Desolation Canyon River Rafting

Once you enter Desolation Canyon you are there for the next five days. The Green River cuts through the Tavaputs Plateau, an area that is uninhabited and offers serenity and beautiful scenery of mountains, big cottonwood trees and wildlife. Sandy beach areas make great camping spots along the river. This 85 mile segment includes lots of flat water with over 50 class II-III rapids.

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Rafting Trips

One-day Trips

Desolation and Gray Canyons are too extensive to be rafted in a single day.

Multi-day Trips

Rafting trips through Desolation Canyon section typically last between 4 and 6 days. These trips are great! Aside from the beautiful red rock canyon walls, Desolation Canyon also features amazing rock art sites. Numerous Native American ruins and historical sites are found along the way, and there is excellent hiking from many trails off the main river. Trips down Desolation Canyon typically allow a fair amount of time for hiking, and guides are generally prepared to share their knowledge about local landmarks and their significance. On this trip, rafters are often invited to help paddle. Meals and snacks are included on these trips. Camping equipment is necessary, and may be included in the trip cost, or rented for an additional fee.

Family Trips

Young children are invited on Desolation Canyon trips. Some guides take children as young as 5; others require children to be as old as 8.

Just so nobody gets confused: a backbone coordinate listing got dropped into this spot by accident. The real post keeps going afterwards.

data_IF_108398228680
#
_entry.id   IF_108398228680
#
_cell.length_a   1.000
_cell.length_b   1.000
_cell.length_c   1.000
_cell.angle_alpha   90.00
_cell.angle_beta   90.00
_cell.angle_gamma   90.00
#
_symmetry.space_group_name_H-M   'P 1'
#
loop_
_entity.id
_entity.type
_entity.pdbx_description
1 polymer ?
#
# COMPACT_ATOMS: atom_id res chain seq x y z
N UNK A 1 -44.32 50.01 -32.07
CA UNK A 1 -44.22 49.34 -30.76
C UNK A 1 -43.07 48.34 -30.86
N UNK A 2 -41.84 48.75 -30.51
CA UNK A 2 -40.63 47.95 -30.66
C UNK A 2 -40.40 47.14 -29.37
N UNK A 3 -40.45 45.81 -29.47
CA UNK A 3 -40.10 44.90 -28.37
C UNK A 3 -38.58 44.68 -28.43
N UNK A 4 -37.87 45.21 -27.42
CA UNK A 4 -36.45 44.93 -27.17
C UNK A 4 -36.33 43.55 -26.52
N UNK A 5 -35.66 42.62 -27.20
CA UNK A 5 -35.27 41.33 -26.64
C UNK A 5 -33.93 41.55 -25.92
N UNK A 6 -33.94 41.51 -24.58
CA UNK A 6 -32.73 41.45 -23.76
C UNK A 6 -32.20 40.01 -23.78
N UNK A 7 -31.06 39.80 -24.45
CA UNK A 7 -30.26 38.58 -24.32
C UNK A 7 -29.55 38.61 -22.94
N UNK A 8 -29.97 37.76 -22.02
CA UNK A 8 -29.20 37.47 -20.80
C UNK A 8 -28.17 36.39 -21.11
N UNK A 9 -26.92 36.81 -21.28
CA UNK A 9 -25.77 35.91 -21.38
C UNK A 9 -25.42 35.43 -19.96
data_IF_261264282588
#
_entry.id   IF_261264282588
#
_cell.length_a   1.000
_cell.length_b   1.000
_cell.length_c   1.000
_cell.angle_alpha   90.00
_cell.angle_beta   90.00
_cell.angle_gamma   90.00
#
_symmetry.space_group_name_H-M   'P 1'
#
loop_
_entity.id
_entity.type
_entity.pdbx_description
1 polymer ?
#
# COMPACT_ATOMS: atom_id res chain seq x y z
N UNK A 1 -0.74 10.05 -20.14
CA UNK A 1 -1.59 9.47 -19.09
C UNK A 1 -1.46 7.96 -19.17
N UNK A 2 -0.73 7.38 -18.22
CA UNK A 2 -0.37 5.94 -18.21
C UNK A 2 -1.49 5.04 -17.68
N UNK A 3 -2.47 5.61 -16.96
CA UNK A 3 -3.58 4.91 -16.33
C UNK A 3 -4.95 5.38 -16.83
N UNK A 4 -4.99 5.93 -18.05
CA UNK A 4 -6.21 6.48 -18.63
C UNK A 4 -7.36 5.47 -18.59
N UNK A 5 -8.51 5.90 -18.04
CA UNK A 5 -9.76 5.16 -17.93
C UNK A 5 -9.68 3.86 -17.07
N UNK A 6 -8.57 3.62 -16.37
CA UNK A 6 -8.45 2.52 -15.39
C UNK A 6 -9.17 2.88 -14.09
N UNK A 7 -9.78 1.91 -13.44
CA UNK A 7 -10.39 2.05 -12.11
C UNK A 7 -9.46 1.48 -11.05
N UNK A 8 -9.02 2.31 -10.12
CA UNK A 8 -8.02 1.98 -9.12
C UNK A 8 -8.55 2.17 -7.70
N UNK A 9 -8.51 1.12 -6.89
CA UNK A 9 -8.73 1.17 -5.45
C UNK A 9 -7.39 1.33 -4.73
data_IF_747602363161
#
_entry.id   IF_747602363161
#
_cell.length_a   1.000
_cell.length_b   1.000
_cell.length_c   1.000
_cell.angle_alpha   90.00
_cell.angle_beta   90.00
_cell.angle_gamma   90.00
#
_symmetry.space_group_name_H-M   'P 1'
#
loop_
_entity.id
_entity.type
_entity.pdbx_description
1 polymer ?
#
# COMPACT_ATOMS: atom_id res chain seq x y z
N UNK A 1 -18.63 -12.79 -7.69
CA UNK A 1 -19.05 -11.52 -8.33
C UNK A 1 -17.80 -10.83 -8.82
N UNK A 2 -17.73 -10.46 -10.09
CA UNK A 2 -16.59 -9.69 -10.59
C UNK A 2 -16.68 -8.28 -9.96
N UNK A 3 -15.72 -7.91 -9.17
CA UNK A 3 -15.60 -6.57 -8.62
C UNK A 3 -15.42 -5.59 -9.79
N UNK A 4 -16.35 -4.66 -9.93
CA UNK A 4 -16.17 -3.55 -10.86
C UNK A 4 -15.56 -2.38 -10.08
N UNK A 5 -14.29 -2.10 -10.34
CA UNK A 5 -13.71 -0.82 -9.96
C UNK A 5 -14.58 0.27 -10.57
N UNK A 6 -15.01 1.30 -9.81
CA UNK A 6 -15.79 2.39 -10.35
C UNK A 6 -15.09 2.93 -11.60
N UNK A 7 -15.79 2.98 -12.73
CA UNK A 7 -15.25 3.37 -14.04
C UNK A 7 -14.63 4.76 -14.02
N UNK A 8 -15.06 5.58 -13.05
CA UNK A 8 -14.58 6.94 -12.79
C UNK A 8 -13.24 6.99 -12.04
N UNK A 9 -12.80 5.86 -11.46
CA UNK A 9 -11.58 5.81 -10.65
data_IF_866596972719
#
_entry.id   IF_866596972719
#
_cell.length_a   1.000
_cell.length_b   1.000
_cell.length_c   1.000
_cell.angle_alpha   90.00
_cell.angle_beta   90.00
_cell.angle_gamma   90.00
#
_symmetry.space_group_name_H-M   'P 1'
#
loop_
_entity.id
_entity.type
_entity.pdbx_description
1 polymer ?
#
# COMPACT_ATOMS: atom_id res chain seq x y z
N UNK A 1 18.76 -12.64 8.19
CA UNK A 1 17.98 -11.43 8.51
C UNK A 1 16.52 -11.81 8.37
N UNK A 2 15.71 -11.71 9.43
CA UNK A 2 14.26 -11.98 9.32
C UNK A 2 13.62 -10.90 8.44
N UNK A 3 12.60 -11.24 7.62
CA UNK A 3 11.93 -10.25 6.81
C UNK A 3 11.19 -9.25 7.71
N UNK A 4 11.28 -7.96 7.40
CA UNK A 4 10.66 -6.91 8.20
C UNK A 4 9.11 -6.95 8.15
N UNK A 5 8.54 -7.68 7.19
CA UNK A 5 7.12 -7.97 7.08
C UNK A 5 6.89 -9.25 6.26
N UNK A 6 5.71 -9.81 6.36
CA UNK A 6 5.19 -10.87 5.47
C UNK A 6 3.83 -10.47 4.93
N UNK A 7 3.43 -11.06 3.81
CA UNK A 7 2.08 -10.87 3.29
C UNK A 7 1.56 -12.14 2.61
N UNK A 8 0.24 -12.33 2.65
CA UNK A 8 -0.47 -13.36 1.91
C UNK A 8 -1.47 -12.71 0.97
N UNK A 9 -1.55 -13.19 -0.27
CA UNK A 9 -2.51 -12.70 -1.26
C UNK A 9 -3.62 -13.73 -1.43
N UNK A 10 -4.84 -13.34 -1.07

Most of the water is calm, but there are several fun rapids along the way. This trip is often publicized as Utah's most popular family river vacation.

Groups/Corporate Trips

Group discounts are available to groups or corporations rafting Desolation Canyon.

Image courtesy of BLM Utah


Desolation River trips begin with a flight or drive to the Sand Wash ranger station in eastern Utah. Though commonly referred to simply as Desolation this trip actually travels through both Desolation and Gray Canyons. The ride to the put-in provides an introduction to the vast stretch of wilderness surrounding the Green River and its tributaries. From the put-in point on the river and for several miles downstream, the water is peaceful and quiet. First time visitors often find it hard to believe that this tranquil flow of water cut a river gorge that in places reaches deeper than the Grand Canyon. As the rafts proceed downstream, the calm slowly gives way to riffles and rapids. With each day of the trip, the whitewater continues to build in intensity. Rapids are rated on a scale of I to VI, with class I being considered the least difficult, while class VI is considered too dangerous to run. By trip's end, you will have run over 60 class I-III rated rapids.

Image courtesy of BLM Utah